Item #1919BSTP001 1919 White Sox team ("Black Sox Scandal") photo. Joe Jackson.

1919 White Sox team ("Black Sox Scandal") photo.

Price: $3,500.00

Photograph. 1919.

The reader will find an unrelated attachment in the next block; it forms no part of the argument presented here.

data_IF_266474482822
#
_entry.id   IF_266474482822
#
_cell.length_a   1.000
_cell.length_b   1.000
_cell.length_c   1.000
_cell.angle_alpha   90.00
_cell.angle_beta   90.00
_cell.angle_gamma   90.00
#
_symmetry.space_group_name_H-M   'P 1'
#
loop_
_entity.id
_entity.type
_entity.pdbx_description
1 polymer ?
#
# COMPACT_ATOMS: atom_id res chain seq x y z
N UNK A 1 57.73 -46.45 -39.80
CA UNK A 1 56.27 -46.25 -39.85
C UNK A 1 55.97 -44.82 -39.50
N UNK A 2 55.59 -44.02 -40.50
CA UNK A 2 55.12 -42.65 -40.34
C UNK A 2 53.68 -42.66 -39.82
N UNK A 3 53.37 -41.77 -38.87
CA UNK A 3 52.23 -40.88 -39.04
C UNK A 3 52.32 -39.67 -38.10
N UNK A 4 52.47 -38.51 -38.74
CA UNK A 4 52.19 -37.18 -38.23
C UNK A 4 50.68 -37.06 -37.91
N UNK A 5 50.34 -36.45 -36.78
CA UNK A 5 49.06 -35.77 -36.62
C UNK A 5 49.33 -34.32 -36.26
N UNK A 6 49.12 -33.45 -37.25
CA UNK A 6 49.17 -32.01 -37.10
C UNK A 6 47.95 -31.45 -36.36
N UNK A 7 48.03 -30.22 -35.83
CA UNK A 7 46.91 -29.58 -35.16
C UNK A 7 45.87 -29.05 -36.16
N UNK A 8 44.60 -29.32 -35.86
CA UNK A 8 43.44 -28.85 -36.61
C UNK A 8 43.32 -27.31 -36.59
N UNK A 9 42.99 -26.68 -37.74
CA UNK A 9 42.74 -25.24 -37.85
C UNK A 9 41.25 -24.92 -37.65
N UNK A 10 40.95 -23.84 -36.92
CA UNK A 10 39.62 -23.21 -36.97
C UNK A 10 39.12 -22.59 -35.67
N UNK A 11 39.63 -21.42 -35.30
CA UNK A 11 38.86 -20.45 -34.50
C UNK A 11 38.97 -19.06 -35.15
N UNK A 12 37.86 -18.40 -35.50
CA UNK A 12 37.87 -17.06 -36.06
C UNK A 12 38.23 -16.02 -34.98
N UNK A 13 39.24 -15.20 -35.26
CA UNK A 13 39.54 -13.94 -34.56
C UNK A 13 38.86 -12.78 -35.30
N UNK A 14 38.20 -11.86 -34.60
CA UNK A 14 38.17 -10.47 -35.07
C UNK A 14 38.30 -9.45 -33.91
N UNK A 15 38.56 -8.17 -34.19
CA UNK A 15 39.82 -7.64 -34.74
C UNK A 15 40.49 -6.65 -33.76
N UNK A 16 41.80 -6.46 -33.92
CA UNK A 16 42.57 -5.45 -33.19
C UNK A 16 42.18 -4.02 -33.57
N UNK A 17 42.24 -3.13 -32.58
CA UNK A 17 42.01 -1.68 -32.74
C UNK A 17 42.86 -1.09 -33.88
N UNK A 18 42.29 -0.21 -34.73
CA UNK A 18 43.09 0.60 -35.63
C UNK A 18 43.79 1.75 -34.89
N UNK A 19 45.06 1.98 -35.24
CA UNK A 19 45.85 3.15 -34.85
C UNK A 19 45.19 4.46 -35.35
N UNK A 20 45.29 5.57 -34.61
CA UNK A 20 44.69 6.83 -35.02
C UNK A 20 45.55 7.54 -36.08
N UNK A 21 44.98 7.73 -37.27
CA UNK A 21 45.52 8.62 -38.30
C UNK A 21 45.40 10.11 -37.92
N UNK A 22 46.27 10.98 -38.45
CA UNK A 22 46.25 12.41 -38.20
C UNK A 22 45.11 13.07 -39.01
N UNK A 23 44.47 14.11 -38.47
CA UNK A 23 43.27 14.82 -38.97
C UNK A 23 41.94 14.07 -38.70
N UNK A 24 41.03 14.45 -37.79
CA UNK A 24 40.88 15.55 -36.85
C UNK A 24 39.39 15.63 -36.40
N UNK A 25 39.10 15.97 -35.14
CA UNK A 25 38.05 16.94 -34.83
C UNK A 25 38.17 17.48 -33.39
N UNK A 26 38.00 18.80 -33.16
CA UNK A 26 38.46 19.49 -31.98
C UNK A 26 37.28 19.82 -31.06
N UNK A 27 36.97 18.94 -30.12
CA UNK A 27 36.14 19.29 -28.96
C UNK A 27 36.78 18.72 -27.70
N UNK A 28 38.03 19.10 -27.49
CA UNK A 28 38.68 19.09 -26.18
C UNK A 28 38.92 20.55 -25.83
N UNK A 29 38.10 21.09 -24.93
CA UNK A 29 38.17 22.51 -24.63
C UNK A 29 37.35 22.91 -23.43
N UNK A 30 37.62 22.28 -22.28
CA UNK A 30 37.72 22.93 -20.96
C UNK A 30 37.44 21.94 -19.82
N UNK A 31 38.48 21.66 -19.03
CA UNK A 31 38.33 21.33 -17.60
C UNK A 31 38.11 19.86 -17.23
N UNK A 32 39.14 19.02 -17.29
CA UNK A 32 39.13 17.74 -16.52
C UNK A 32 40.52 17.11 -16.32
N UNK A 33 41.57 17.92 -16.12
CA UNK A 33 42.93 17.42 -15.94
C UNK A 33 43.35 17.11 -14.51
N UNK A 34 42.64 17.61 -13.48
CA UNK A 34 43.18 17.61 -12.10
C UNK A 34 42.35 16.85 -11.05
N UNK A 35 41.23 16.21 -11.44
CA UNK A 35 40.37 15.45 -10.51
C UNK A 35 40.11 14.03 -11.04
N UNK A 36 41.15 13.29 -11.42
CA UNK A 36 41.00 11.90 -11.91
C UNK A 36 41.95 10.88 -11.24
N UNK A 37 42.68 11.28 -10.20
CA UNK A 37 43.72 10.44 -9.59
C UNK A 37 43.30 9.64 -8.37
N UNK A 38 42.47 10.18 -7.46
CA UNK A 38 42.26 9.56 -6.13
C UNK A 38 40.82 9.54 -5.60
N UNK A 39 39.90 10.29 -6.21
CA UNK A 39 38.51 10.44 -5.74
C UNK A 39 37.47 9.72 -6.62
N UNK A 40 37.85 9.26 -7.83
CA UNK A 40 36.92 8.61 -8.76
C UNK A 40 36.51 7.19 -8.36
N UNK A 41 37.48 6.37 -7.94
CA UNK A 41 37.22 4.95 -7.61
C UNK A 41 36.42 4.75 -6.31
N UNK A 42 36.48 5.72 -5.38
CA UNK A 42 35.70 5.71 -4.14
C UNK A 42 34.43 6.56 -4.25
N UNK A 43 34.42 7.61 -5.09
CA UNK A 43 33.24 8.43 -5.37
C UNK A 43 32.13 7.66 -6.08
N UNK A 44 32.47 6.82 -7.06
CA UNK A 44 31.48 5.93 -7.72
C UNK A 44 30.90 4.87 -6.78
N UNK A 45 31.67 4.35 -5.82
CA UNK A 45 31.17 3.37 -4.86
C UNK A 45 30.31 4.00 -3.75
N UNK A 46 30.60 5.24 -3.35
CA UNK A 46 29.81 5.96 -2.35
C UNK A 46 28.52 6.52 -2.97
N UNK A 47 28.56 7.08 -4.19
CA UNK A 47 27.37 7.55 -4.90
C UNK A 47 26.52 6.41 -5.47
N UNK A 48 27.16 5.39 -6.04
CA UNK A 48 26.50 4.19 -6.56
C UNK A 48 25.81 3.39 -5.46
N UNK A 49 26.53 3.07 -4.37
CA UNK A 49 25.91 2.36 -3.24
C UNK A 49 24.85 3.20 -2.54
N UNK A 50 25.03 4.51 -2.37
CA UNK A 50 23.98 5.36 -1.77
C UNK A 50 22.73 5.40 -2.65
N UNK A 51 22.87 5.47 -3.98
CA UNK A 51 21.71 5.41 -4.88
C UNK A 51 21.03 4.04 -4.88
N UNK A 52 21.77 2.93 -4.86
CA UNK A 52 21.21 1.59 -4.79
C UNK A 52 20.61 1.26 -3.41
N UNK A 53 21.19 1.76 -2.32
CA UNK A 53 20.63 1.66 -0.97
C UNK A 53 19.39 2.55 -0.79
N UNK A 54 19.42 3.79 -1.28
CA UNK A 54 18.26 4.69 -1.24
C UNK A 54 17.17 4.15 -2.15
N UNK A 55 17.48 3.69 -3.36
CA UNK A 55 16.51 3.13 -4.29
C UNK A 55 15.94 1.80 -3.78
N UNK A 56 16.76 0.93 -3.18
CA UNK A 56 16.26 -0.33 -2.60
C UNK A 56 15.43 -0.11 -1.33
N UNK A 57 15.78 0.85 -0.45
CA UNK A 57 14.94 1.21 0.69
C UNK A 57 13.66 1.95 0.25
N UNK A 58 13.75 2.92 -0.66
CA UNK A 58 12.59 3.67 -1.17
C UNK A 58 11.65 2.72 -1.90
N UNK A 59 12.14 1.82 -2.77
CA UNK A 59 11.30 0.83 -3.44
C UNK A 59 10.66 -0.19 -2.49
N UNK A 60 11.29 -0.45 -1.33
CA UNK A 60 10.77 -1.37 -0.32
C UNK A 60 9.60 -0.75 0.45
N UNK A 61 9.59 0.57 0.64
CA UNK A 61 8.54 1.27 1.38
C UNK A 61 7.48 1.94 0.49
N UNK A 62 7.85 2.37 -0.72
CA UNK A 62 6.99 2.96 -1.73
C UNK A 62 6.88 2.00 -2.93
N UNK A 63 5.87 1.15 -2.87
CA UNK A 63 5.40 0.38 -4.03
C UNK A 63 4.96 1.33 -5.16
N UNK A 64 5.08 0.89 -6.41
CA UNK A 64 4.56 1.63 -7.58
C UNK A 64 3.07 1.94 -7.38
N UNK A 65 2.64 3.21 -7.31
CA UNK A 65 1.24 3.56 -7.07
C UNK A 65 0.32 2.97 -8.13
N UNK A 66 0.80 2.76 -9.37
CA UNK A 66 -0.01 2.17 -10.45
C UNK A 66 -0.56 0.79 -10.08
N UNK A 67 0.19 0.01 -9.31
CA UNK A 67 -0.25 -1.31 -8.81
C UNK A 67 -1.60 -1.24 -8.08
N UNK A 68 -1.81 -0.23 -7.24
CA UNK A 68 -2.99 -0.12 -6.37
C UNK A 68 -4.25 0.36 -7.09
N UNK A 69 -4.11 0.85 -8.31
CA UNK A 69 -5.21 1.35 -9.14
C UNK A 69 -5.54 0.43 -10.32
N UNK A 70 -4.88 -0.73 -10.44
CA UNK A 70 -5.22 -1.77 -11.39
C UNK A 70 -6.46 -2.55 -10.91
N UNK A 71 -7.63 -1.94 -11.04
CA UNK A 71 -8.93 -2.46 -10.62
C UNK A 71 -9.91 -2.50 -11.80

1919. 8 ½ " x 10 ½ " Type 1 black and white photo. Original photo of 1919 Chicago White Sox team in uniforms, seated in front of the bleachers, with Joe Jackson at far left. Very good photo, with a small closed tear to top edge, some writing in black marker to bottom of photo, and some trimming to edges. Overall, a scarce original photo of a team that features prominently in baseball lore. In the Black Sox Scandal, eight Chicago White Sox players - Arnold "Chick" Gandil, Eddie Cicotte, Oscar "Happy" Felsch, "Shoeless" Joe Jackson, Fred McMullin, Charles "Swede" Risberg, George "Buck" Weaver, and Claude "Lefty" Williams - were accused of fixing the 1919 World Series (the White Sox lost the World Series to the Cincinnati Reds five games to three in a best-of-nine series). In response to the scandal, the autocratic former federal judge Kenesaw Mountain Landis was appointed as Commissioner of the league in 1920. Kenesaw banned the eight accused White Sox players from the league for life, and they were also banned from Hall of Fame consideration. There is a lot of controversy regarding Joe Jackson's Hall of Fame ban, stemming from unanswered questions about the extent of his participation in the fix (he accepted a bribe, yet performed extremely well in the series, with a .375 batting average and a then-record 12 base hits). Regardless, he was one of the all-time great professional baseball players, boasting a .356 lifetime batting average. Interestingly, Babe Ruth copied Jackson's batting technique, specifically his "feet-together batting stance and his power stride into the pitch" (Britannica). In 1982, W. P. Kinsella published the book Shoeless Joe, which was later adapted into the classic film, Field of Dreams (1989). Item #1919BSTP001